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Actavis brokered deal to maintain high hydrocortisone prices

A government watchdog has alleged that manufacturers Actavis UK and Concordia worked together to artificially maintain an inflated price for hydrocortisone tablets.

According to a Competition and Markets Authority (CMA) investigation, between January 2013 and June 2016 the two companies agreed that Concordia (formerly Amdipharm) would not enter the market with its own version of hydrocortisone tablets.

In exchange, Concordia received a fixed supply of Actavis UK’s 10mg tablets at a “very low price”, which it then resold to customers in the UK, the CMA alleged in a statement last Friday (March 3).

Actavis UK remained the “sole supplier” of hydrocortisone tablets from 2008-15, said the CMA, which noted that the cost of these tablets to the NHS rose from £49 in 2013 to £88 in 2016.

The watchdog "provisionally" found that both companies broke competition law by entering into "these anti-competitive agreements", and confirmed it has sent both parties a statement of objections.

The CMA alleged the agreements "enabled Actavis UK to prolong the high [drug] prices in the market" and “deprived the NHS of the significant price falls that would be expected to result from true competition”.

However, the watchdog stressed that these are “provisional findings” and “no conclusion should be drawn at this stage”.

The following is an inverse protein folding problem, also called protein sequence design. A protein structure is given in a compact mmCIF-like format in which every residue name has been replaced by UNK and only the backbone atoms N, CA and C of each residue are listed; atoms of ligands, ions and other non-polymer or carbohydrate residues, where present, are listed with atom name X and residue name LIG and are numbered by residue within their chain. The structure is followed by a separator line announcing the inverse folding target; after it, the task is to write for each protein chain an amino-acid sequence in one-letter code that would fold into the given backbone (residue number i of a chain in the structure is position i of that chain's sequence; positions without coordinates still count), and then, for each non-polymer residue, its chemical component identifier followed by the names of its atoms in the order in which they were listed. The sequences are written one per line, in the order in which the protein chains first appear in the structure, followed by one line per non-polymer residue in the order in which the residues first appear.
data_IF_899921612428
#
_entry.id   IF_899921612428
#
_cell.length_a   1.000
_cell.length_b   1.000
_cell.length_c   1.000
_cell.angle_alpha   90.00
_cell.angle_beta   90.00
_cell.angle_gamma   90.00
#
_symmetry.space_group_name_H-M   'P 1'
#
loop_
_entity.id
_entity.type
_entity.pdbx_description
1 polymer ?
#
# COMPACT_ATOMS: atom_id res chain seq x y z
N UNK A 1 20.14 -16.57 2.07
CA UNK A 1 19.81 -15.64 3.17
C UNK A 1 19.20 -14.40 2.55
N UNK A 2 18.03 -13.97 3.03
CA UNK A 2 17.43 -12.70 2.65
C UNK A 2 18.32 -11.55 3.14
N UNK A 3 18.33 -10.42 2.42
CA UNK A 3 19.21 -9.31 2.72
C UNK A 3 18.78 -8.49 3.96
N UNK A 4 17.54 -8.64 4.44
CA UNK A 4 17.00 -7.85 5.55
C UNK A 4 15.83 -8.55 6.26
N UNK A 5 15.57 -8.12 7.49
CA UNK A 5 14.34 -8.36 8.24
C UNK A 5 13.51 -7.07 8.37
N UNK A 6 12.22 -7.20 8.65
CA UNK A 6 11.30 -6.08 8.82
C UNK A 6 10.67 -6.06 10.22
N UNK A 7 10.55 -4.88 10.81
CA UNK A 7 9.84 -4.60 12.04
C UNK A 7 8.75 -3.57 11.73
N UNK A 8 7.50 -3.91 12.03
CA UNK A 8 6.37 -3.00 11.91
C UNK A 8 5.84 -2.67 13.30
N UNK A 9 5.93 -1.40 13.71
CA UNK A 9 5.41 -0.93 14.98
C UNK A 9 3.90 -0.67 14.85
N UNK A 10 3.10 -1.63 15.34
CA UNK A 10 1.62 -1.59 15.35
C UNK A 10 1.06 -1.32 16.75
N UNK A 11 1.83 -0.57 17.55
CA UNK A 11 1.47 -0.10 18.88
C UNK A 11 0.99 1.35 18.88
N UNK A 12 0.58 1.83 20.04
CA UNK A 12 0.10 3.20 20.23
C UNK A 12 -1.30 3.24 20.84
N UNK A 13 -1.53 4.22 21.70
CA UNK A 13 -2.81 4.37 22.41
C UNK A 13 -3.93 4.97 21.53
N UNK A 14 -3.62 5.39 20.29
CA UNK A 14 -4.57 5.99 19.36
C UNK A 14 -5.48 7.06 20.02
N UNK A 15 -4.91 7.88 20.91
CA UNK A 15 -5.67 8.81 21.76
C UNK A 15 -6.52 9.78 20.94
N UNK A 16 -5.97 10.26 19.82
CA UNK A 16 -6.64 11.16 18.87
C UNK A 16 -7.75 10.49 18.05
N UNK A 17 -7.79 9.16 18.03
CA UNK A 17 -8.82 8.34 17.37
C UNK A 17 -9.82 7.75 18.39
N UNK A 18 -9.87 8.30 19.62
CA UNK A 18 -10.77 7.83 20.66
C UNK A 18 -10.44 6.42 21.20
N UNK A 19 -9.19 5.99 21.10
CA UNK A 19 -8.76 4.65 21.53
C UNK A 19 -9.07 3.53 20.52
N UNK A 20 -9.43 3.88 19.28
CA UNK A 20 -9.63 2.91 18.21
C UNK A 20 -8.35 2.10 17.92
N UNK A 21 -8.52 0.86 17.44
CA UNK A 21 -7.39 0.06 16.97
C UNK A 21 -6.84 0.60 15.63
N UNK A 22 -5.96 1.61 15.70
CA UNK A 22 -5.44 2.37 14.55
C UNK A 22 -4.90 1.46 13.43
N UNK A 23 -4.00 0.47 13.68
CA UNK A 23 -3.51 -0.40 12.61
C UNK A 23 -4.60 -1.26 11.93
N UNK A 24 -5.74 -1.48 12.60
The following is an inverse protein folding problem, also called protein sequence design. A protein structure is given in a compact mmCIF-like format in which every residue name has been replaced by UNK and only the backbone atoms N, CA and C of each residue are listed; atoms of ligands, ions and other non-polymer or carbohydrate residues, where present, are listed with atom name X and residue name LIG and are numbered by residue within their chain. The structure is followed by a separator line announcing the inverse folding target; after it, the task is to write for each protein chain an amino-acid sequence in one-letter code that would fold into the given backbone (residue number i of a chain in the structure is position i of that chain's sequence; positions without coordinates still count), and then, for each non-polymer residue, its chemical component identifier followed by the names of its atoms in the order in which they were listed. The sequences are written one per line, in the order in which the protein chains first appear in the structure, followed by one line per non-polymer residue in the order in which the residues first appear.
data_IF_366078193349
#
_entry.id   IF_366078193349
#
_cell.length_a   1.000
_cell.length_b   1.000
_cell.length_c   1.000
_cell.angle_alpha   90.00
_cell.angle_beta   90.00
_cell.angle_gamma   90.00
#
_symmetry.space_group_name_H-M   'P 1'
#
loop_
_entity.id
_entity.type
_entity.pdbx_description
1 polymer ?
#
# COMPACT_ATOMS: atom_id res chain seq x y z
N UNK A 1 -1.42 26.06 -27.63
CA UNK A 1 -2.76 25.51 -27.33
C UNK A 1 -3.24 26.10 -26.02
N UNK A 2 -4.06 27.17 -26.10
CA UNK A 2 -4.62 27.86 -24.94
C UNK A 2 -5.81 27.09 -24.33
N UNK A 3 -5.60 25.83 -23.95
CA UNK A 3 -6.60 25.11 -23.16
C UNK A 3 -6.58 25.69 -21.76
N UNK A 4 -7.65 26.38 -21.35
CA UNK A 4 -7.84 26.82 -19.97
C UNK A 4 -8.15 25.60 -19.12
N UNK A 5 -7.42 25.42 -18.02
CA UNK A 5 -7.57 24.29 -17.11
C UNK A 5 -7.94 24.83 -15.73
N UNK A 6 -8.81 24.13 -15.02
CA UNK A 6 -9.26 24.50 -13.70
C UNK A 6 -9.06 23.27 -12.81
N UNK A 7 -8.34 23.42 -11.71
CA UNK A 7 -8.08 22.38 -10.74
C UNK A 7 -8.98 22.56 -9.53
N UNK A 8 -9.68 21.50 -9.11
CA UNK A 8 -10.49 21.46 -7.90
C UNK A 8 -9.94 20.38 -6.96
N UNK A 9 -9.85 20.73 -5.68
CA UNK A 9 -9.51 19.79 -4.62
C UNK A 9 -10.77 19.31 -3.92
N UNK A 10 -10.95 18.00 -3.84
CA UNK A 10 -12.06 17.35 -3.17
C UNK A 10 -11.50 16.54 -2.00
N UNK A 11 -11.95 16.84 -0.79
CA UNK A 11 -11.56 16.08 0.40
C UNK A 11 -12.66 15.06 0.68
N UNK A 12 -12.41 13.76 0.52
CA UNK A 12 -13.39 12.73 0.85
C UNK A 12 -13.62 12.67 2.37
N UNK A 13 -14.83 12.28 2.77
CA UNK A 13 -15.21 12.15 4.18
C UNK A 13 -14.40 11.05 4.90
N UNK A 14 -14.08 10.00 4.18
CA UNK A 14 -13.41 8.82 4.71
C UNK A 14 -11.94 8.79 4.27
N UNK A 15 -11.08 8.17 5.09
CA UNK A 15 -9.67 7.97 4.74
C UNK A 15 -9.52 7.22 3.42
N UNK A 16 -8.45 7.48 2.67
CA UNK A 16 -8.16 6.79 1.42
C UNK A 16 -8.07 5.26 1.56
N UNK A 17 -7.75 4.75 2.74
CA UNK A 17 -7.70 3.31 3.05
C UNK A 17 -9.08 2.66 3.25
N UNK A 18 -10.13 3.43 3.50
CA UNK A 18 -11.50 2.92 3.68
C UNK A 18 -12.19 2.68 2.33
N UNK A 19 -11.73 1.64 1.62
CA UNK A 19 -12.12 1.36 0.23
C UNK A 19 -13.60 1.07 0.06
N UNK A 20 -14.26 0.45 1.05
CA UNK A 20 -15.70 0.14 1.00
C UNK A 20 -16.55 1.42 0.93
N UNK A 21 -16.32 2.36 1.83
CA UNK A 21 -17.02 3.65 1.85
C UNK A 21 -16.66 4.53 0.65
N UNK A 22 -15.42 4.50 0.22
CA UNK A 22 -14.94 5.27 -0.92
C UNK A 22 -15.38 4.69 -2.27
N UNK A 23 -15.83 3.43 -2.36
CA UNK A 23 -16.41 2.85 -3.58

Manufacturers' response

In response to the allegations, Concordia said “the supply arrangement” between the companies “was not in breach of competition law”.

“We will review the CMA's provisional position…and then intend to respond in detail to it,” it added.

The manufacturer – which acquired Amdipharm in October 2015 – pointed out that the CMA's statement of objections “includes matters that pre-date Concordia's ownership of [Amdipharm]".

In a statement on behalf of Actavis UK, Teva – which acquired the generics company in August 2016 – confirmed that Actavis UK has been accused of anti-competitive conduct.

“Although Actavis UK was acquired by Teva in August 2016, it has subsequently been divested to Accord Healthcare Limited (a subsidiary of Intas Pharmaceuticals Limited) and has never in practice been controlled by Teva,” it said.

Both companies have until May 2017 to respond to the statement of objections.

The CMA can fine any business that infringes competition law up to 10% of its annual worldwide group turnover.

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